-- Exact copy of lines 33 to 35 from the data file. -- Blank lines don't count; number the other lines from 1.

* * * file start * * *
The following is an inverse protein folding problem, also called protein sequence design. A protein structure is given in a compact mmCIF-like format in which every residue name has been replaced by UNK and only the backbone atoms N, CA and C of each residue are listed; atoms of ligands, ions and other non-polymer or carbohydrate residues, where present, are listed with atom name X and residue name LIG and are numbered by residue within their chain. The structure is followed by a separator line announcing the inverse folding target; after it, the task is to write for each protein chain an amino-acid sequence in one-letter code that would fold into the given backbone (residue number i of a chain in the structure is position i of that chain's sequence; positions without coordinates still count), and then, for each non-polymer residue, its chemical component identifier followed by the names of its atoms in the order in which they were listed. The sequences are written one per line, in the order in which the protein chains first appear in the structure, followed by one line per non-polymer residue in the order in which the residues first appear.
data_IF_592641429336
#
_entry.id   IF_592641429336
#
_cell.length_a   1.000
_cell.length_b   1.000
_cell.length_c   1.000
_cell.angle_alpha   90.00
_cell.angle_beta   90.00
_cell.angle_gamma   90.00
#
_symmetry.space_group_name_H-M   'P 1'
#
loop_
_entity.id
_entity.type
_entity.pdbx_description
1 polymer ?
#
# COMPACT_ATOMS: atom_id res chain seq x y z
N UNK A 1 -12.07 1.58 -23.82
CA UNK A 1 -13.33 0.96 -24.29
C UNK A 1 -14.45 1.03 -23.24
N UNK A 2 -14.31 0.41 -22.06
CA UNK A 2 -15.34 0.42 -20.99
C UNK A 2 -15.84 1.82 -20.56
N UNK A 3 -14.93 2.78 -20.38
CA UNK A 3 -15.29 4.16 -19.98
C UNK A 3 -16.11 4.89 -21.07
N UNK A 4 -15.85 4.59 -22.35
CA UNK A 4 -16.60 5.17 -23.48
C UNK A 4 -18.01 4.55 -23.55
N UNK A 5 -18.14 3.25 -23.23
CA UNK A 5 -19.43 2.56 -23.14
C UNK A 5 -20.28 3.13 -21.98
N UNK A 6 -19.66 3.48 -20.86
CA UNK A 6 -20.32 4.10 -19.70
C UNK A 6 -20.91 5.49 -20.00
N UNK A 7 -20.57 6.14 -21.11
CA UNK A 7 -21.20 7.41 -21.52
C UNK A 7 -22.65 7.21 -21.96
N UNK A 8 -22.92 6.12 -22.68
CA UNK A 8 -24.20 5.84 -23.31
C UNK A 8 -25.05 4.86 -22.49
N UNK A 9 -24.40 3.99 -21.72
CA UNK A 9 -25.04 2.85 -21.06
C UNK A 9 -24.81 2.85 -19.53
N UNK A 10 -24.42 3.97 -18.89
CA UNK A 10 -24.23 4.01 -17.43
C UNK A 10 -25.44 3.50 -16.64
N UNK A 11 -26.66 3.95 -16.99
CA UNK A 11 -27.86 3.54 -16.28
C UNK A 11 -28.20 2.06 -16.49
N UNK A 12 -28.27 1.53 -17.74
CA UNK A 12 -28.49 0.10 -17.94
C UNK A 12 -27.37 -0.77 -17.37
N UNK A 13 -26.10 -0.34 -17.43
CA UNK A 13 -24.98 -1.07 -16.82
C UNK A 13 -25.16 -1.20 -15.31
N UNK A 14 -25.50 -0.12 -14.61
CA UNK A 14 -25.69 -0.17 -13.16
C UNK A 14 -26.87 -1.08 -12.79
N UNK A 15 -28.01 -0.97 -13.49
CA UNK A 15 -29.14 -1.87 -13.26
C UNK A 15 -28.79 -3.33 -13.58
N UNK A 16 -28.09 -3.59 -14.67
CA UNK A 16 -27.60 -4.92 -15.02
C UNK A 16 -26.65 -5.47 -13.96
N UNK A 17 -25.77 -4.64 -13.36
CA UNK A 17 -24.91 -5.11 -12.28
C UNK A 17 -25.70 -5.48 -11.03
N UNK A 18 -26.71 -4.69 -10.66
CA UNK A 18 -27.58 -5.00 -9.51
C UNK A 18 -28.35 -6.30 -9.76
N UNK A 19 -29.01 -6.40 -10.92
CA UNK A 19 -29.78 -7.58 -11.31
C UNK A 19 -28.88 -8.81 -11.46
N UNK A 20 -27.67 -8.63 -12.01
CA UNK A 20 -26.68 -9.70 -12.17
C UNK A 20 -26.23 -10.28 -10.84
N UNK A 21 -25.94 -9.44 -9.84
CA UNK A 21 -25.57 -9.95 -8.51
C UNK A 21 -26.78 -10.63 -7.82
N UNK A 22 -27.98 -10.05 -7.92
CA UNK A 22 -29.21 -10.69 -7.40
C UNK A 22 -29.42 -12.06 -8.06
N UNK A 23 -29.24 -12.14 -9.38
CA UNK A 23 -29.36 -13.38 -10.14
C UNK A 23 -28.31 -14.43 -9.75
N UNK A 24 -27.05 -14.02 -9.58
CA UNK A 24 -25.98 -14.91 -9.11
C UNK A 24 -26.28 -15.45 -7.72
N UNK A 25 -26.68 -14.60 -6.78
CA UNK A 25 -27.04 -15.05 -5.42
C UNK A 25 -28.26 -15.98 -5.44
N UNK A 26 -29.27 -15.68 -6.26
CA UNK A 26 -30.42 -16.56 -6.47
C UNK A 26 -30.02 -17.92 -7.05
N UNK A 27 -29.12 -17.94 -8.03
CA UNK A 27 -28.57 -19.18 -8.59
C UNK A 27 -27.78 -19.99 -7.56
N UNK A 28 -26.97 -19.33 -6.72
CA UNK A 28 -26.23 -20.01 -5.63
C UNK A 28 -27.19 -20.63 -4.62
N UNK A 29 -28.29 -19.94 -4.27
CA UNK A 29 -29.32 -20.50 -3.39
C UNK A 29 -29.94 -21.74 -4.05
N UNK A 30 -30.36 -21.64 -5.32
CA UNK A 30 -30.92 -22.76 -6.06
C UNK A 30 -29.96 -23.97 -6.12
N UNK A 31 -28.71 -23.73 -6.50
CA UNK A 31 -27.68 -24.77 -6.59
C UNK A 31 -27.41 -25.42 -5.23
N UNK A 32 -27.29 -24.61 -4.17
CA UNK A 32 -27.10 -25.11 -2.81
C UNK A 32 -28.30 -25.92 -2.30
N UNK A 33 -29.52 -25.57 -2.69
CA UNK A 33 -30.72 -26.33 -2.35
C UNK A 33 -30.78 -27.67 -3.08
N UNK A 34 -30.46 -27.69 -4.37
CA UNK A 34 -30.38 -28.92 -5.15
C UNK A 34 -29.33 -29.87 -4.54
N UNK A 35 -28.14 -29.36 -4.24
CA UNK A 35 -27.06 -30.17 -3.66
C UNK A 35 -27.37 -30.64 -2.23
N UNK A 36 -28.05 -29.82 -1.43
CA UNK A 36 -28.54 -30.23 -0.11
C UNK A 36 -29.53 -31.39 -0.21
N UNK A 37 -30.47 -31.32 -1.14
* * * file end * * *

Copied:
C UNK A 4 -18.01 4.55 -23.55
N UNK A 5 -18.14 3.25 -23.23
CA UNK A 5 -19.43 2.56 -23.14